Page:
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Re: new adduser - please test

Ian Murdock writes:
> Appended are the files /usr/sbin/adduser and /etc/default/adduser from
> Debian 0.92.  I have just updated adduser in several ways, including
> support for the project group idea.  I have not had much time to test
> it (I'm working the 11-8 weekend shift now... :/).  I need to know how
> well it works, so please test it thoroughly and let me know how it can
> be improved.  Feel free to improve it yourself and mail me your
> changes.

I've tested it and it appears to work.  However, I think a few changes
in order.  Enclosed below is a unidiff to adduser and a new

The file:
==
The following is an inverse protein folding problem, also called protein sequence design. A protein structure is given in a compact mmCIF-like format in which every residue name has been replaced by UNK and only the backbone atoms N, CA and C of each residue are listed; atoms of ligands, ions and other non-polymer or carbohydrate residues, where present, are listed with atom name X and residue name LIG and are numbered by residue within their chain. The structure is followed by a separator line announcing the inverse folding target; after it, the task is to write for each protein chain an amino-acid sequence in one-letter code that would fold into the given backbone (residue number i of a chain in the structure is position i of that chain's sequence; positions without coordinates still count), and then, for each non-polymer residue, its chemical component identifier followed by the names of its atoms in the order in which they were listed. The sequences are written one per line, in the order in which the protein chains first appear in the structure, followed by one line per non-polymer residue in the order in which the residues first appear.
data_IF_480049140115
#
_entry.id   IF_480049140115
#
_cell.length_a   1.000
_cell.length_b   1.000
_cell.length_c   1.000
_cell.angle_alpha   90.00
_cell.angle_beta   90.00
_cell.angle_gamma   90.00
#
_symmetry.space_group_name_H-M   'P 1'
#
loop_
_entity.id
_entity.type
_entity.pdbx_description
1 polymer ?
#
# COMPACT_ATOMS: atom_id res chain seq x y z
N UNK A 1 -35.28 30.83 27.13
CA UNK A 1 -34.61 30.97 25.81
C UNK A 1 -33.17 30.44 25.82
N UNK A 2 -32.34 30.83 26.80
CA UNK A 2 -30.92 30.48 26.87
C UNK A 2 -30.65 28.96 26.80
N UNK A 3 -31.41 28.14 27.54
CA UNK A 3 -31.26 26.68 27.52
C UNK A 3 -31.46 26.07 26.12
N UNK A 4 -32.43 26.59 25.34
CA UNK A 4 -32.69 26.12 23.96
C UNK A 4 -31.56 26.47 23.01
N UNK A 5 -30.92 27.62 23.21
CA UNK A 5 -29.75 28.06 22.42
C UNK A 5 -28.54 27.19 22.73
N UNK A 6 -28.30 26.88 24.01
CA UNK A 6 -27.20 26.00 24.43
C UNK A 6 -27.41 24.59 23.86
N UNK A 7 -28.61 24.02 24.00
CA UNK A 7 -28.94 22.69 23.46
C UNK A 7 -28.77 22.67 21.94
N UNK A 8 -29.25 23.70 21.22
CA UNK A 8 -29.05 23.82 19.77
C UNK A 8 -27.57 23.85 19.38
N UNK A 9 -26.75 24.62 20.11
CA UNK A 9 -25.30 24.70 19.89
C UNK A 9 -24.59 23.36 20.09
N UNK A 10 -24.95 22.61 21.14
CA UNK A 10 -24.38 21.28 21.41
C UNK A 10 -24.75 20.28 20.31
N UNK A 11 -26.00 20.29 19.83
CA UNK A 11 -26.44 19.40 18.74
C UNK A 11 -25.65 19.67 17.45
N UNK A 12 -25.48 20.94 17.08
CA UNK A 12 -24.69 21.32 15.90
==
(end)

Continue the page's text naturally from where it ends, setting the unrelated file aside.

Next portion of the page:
adduser.conf file.



* I've renamed the METHOD variable, with values "project" and
"default", to a USERGROUPS variable, with values "yes" and "no".

* I've made user private groups the default.  See my earlier message
for why this is a Good Thing.  Please can this be the default, it's
just going to cause problems for people if it isn't, especially now
that we have a `staff'-writeable /usr/local (people will be added to
the staff group but won't have a group created for them and their
umask changed, or worse have their umask changed without getting their
own group ...).

* According to the latest FSSTND practice, /etc/default is a Bad
Thing.  I've therefore changed things to use /etc/adduser.conf

* I've added `set -e' to the top of adduser.

* There is no need to create the user's mailbox - the mail transport
software does that.  In fact, some mailreaders (Emacs, for example)
delete empty mailboxes when they have taken the mail out of them.

* I've fixed the code that massages the dotfiles for the umask change